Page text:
Paper and printed paper surface characteristics studied using an optical method.
A non-contact optical method for evaluating surface characteristics is
reviewed. The optical reflectance instrument has been improved to be able to
evaluate printed surfaces. Experiments were conducted with solid prints
prepared on two types of papers printed with a heatset yellow ink. Both
paper surfaces and printed surfaces are characterized into two regions:
above the surface plane resulting in macrosmoothness (Sm) and below the
surface plane resulting in microsmoothness (Su). For a better understanding
of such optical print smoothness, a printed surface model is proposed based
on Barkas' classical model. It is generally known that the qualities of a print
are determined by the materials and their interactions in the process,
therefore the formation of printed surface characteristics has been discussed
in relation to ink and paper interaction. Print smoothness is influenced by
the uncompressed paper roughness and porosity, which determine the degree
of ink penetration and ink distribution on the surface.
Offset lithographic printing has been the most widely used printing
process, printing onto paper substrates. To achieve good press performance
and high quality prints, the ink has to emulsify a certain amount of fountain
solution; maintenance of this ink and water balance is, therefore, very
important. The effects of fountain solution emulsified in the ink on print
smoothness wp-re investigated. A range, of varying amounts of fountain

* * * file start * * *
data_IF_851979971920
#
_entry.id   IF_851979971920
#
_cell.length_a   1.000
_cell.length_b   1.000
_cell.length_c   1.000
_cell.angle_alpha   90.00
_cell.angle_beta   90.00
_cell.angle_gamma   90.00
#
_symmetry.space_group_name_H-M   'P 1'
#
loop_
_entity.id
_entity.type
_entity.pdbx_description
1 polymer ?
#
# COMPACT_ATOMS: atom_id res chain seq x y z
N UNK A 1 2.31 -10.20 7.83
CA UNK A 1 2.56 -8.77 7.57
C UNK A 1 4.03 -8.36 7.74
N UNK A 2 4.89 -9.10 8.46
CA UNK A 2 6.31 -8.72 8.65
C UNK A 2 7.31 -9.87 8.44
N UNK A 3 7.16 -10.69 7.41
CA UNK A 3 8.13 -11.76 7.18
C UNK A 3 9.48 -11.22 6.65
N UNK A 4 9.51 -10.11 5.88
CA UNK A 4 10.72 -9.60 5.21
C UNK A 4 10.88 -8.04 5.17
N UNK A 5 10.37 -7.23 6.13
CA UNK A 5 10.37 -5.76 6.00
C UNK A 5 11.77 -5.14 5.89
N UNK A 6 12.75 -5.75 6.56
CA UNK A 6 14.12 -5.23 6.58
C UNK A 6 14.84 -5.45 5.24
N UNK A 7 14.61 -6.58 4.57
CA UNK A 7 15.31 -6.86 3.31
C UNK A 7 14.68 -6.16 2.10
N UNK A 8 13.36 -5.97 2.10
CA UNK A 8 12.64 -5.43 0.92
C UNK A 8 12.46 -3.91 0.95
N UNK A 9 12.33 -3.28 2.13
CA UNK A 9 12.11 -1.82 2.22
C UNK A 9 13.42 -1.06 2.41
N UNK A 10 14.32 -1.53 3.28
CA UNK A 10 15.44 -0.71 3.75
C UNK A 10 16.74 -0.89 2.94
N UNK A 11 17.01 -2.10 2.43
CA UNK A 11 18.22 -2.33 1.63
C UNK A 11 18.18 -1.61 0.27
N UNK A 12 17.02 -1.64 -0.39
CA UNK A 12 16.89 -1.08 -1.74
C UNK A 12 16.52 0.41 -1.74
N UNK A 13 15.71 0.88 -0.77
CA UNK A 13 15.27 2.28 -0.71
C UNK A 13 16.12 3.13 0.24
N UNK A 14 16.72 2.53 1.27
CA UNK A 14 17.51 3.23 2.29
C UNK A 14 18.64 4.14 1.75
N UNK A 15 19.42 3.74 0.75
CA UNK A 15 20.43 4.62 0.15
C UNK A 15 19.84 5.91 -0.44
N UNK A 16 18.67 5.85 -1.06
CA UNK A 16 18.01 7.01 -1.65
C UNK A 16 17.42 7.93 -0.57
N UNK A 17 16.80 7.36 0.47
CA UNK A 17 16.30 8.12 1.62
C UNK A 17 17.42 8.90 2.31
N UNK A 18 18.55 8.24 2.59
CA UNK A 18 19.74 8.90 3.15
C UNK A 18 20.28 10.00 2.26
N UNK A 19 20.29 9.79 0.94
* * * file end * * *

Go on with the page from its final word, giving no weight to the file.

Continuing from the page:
solutions, was emulsified in a heatset yellow ink using a high speed
laboratory mixer; these 'emulsion inks' were printed as soon as possible after
preparation. It was found that the print smoothness in macro regions, for
both uncoated and coated papers, decreased significantly. In addition, an
unpigmented ink system was employed to verify the role and the effects of
pigment in the emulsification mechanism on print smoothness. The results
indicated that pigment is the dominant contributor, to a smoothness
decrease; and the pigment effect arises from the amount of fountain solution
emulsified in the ink.
It has become important to measure print quality directly and
quantitatively in the developments of ink, paper and printing technologies.
This method makes it possible to measure print smoothness as a criterion for
AIMS OF TIllS STUDY.
Conventional measurements of print quality have been made on print
density or print gloss. Few studies have been concerned with the
characteristics of printed surfaces. This study concerns a measure of print
quality in terms of print smoothness by an optical method. The aims of the
1. To improve an instrument so as to be able to measure the reflection
of printed surfaces.
2. To verify the method for reliable determinations of print
smoothness. This requires a large number of samples to be examined and
statistical methods employed to ensure significant data. When this has been
achieved, a printed surface model can be proposed.
3. To investigate the effects on print smoothness, of materials involved
in the offset lithographic process, on a laboratory scale printing press.
Print smoothness is one of the most important print quality factors. It
is hoped that this study will provide a better understanding of ink / paper
interactions; and, for the offset lithgraphic process, 'emulsion ink' / paper
interactions. The method of this study may be useful to both ink makers for
the developments of their ink formulations and printers to be aware of such
printed defects which may occur.